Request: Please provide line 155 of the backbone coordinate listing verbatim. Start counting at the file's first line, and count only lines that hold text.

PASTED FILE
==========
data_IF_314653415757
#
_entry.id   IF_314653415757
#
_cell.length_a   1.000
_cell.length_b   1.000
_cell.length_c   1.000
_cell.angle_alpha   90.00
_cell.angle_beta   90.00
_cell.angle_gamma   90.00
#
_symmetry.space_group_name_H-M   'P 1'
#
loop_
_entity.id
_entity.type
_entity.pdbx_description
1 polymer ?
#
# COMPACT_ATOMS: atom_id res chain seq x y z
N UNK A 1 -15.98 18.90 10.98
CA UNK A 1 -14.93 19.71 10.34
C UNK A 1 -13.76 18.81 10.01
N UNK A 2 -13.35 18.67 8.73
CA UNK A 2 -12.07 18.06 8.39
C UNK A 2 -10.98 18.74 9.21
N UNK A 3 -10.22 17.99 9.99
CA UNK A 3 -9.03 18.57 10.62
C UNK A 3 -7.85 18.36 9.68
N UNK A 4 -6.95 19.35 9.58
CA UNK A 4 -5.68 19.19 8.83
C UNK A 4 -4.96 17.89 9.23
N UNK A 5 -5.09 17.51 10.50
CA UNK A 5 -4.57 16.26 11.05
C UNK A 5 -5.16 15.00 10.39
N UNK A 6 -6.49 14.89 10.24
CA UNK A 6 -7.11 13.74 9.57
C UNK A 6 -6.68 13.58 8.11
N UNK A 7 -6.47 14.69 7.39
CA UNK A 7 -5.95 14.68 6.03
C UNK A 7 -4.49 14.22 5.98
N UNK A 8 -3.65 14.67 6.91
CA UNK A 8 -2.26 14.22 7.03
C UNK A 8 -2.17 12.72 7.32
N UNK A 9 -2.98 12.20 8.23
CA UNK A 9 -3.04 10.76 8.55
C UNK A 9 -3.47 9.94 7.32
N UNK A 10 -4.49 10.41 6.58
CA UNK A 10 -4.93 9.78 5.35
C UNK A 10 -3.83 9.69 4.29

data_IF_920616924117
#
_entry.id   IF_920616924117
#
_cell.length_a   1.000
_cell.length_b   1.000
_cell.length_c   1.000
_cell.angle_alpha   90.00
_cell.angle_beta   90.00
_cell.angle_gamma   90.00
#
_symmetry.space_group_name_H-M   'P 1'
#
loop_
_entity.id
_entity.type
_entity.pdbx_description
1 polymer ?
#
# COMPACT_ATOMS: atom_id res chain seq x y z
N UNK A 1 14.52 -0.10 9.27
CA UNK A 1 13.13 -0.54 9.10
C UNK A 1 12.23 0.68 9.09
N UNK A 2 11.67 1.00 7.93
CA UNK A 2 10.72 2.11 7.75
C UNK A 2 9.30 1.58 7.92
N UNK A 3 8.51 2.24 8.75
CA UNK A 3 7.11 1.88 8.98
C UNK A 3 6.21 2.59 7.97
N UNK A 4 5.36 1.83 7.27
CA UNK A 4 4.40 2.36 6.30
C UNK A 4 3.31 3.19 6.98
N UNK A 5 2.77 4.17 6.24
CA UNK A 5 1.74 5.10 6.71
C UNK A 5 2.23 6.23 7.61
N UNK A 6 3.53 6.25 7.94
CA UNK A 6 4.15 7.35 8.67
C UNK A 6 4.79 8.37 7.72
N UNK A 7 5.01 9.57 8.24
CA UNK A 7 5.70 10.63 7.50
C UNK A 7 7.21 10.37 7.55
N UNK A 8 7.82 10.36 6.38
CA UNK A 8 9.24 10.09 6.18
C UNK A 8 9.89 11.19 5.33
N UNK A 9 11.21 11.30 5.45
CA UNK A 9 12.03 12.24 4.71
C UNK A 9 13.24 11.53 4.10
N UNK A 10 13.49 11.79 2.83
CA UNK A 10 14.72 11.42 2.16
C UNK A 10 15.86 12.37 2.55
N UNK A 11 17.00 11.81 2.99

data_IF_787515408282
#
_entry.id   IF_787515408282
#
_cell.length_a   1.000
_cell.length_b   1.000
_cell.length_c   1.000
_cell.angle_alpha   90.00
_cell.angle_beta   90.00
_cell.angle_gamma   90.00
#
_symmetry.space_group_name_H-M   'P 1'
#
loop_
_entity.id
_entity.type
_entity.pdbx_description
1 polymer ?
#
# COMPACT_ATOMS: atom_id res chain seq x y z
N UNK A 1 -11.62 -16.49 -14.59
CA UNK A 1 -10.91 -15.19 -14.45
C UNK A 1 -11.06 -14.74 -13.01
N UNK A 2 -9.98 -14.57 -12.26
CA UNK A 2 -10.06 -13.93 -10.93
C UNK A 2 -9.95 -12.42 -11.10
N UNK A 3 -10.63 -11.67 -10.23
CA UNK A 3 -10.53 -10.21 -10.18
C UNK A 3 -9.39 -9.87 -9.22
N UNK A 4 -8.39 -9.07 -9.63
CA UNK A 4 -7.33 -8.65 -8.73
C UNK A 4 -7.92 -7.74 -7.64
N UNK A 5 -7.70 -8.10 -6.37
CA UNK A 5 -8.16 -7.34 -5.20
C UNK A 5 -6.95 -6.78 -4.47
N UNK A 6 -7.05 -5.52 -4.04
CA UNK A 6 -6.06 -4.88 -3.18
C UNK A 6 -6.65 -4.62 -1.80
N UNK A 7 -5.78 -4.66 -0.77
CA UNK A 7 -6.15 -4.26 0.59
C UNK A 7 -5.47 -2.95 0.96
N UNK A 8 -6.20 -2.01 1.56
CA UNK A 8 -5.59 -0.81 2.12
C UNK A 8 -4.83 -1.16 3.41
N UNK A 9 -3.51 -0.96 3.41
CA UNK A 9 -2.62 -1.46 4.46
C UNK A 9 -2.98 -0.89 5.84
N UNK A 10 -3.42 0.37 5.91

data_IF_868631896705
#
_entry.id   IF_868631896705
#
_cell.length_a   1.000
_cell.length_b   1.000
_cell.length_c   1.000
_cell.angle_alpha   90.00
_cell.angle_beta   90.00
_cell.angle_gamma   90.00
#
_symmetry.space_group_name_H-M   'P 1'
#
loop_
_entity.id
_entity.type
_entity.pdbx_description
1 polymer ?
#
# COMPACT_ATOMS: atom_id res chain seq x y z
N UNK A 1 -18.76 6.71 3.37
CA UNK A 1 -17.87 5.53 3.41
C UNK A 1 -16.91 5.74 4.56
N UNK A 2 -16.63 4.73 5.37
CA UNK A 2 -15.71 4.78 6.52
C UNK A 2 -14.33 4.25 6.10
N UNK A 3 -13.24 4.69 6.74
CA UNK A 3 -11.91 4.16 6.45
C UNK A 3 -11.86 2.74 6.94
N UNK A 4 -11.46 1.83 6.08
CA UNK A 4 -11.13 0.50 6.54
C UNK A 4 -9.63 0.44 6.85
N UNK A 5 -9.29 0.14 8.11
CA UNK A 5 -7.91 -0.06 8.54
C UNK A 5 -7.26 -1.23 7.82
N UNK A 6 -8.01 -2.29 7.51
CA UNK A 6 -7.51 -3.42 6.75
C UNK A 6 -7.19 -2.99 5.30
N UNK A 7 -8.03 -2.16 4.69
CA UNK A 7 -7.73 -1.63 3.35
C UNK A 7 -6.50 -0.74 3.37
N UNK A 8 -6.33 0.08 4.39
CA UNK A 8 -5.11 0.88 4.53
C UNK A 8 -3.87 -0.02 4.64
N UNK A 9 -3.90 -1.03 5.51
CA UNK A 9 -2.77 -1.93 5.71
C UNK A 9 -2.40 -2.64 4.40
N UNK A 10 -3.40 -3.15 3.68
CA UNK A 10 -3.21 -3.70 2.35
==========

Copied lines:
_cell.length_b   1.000